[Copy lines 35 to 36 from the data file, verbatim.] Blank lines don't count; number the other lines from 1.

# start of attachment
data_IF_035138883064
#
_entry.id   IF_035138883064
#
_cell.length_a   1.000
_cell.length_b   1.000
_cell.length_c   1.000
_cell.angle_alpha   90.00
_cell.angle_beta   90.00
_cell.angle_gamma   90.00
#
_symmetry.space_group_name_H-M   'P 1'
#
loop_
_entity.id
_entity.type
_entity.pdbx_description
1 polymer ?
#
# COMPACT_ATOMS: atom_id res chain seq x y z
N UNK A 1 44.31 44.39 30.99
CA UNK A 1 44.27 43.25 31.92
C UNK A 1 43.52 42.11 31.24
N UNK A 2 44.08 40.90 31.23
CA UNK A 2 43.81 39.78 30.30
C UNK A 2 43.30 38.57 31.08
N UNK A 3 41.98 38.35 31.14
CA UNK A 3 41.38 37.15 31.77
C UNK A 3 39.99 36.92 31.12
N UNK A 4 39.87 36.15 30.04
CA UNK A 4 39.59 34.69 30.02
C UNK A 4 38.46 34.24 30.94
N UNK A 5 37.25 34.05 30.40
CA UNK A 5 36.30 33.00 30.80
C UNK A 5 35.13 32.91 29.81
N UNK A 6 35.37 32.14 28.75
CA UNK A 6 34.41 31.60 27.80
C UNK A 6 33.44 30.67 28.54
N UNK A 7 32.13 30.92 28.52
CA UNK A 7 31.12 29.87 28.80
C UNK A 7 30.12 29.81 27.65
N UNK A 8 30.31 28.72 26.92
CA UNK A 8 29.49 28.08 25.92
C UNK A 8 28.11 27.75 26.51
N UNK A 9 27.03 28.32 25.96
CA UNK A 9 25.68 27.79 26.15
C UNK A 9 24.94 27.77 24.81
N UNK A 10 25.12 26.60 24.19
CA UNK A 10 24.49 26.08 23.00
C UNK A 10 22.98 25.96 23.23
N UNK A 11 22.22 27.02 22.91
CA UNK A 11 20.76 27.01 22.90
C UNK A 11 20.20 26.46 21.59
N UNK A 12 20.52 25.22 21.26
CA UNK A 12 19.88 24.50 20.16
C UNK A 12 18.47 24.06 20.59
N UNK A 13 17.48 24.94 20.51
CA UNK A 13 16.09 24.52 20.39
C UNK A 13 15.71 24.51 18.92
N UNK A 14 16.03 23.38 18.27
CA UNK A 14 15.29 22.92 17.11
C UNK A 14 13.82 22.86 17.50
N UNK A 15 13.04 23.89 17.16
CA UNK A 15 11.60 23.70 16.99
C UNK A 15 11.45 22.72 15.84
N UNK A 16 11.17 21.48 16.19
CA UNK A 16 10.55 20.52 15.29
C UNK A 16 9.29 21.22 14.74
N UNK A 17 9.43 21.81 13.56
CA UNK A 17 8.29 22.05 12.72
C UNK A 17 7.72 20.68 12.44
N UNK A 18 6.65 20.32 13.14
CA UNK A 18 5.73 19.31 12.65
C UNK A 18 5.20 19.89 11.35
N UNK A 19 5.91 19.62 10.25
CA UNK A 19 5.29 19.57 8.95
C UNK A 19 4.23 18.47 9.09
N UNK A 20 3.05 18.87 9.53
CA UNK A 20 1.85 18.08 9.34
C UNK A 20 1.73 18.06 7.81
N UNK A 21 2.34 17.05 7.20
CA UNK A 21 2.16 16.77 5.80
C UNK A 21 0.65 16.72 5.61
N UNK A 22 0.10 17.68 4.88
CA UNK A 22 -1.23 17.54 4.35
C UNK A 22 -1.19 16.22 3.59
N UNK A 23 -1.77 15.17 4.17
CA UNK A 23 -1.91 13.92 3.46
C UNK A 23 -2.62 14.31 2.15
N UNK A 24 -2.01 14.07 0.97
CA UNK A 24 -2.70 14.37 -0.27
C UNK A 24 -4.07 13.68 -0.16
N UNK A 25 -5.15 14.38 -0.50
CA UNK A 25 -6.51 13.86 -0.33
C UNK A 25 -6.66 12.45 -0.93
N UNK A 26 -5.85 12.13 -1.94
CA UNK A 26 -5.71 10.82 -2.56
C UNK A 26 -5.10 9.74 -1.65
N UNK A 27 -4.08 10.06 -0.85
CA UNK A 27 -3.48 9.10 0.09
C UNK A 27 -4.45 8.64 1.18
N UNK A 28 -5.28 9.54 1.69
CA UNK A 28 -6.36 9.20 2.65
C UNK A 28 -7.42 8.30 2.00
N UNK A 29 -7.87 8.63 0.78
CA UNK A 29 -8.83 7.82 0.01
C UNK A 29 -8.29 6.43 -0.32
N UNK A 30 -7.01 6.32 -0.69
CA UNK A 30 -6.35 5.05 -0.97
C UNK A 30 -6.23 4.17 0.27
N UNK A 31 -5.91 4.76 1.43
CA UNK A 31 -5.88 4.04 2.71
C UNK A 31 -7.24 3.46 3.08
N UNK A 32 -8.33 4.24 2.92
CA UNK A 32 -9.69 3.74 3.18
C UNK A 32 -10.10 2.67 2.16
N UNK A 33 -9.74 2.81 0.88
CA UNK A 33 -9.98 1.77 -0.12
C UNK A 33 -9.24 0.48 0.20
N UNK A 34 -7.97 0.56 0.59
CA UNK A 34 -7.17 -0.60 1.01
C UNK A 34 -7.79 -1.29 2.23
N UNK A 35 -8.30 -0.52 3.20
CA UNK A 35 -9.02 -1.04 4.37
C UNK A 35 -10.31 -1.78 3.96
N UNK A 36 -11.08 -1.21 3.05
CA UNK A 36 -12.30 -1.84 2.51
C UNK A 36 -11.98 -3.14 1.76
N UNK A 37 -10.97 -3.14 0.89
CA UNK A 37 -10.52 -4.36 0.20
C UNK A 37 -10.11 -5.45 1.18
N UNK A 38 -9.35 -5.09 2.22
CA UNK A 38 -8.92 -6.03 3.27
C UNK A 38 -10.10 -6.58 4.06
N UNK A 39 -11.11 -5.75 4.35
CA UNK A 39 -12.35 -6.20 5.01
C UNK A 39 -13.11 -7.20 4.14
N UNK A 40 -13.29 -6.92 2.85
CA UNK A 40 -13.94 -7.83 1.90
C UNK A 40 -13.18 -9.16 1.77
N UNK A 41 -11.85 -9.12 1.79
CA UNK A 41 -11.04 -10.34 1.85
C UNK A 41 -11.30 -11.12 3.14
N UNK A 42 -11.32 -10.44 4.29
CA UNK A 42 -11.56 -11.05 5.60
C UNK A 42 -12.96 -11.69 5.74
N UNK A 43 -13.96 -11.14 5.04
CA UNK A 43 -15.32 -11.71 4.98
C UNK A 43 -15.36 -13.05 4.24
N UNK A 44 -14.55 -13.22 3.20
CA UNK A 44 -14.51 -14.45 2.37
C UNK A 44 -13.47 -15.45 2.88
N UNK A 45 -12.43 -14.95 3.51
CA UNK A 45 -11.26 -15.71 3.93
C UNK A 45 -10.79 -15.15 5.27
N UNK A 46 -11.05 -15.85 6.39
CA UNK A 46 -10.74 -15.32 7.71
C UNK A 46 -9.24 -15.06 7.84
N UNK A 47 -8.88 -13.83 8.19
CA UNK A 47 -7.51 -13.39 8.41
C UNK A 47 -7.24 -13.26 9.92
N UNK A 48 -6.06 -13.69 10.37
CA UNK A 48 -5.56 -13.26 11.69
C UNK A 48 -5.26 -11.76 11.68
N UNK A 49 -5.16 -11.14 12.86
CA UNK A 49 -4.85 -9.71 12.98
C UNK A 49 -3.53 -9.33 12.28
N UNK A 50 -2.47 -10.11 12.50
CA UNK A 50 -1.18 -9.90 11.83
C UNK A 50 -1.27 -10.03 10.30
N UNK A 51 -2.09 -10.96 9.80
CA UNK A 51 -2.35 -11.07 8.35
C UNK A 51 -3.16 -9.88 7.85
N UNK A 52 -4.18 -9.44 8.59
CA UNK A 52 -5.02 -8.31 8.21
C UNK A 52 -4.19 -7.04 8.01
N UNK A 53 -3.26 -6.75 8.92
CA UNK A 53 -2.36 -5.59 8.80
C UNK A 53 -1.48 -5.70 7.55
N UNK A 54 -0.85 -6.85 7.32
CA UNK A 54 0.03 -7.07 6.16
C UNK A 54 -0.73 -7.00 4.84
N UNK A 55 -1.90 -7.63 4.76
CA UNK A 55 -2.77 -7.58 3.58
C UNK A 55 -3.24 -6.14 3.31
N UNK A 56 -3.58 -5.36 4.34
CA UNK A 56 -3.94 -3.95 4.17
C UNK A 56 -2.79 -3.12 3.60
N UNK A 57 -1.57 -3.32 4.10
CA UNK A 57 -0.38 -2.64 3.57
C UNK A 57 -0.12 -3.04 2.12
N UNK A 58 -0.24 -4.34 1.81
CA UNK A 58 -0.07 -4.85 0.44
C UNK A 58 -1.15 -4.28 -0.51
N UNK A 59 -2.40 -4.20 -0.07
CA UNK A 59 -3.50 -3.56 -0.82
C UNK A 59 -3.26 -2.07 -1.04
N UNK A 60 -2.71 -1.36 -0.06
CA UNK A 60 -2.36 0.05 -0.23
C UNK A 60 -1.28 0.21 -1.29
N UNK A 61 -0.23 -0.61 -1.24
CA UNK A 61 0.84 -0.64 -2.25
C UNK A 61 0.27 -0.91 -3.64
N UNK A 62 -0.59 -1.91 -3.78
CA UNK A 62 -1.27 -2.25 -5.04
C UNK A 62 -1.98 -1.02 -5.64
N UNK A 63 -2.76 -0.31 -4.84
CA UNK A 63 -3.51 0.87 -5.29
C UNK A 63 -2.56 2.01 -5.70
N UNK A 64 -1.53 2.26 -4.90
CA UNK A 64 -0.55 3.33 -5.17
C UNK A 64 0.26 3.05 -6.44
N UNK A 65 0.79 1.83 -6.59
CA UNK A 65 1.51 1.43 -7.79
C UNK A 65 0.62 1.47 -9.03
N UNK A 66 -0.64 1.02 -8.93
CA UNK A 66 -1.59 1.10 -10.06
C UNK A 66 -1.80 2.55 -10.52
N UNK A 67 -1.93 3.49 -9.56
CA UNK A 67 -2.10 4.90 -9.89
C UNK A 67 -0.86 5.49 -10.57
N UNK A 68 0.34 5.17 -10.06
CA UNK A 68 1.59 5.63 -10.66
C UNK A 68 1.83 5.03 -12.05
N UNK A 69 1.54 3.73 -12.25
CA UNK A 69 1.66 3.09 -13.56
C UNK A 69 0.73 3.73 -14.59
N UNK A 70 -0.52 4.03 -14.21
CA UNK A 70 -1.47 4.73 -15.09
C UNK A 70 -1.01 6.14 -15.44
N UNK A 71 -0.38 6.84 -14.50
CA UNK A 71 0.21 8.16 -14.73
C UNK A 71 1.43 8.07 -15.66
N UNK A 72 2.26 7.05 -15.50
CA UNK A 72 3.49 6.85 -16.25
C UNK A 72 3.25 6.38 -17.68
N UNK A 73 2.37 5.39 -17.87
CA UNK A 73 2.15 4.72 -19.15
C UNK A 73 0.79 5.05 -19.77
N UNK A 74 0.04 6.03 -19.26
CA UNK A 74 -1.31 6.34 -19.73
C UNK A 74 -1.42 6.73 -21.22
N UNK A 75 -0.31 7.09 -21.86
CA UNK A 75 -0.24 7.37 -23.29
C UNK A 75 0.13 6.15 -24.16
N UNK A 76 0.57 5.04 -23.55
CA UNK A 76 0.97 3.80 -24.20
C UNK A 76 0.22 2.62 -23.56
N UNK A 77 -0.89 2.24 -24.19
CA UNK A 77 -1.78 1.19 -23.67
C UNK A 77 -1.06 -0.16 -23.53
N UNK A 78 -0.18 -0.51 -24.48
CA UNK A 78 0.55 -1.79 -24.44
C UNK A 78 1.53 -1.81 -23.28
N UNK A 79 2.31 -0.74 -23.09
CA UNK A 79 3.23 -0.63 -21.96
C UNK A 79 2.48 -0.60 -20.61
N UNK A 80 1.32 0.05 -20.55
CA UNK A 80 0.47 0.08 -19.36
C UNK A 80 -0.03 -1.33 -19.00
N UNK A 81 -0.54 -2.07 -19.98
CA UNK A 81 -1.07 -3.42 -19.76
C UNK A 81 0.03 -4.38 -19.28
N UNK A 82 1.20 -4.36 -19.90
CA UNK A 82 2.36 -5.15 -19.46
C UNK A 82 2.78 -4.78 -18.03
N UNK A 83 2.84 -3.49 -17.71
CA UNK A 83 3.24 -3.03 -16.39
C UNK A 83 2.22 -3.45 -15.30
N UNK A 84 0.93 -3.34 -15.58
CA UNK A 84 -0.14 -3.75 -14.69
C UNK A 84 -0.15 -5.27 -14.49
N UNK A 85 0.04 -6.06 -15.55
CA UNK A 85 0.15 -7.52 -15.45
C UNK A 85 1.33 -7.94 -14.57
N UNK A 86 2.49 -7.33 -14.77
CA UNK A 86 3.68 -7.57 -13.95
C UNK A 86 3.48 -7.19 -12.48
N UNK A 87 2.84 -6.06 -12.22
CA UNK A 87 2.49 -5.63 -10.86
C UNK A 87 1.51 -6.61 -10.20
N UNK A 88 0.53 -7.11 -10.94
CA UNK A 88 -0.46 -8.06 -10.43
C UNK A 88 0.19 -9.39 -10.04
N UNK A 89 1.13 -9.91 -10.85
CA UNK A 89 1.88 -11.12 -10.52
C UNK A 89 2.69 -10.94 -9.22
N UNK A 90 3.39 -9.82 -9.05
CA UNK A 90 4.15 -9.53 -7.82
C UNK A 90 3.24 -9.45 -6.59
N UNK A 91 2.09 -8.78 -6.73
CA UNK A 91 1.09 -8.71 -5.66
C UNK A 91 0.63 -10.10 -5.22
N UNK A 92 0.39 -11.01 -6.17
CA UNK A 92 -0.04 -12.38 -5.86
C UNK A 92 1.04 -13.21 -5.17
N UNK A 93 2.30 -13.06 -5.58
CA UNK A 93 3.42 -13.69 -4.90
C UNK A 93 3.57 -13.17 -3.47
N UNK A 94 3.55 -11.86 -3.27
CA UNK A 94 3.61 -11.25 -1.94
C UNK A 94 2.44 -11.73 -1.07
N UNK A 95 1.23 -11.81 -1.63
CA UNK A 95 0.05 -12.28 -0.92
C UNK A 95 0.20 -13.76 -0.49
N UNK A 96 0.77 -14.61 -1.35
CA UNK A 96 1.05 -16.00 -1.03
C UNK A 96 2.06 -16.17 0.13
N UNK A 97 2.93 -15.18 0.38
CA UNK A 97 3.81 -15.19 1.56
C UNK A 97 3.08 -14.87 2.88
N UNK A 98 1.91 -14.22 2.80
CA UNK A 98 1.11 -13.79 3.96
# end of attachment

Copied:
C UNK A 5 35.13 32.91 29.81
N UNK A 6 35.37 32.14 28.75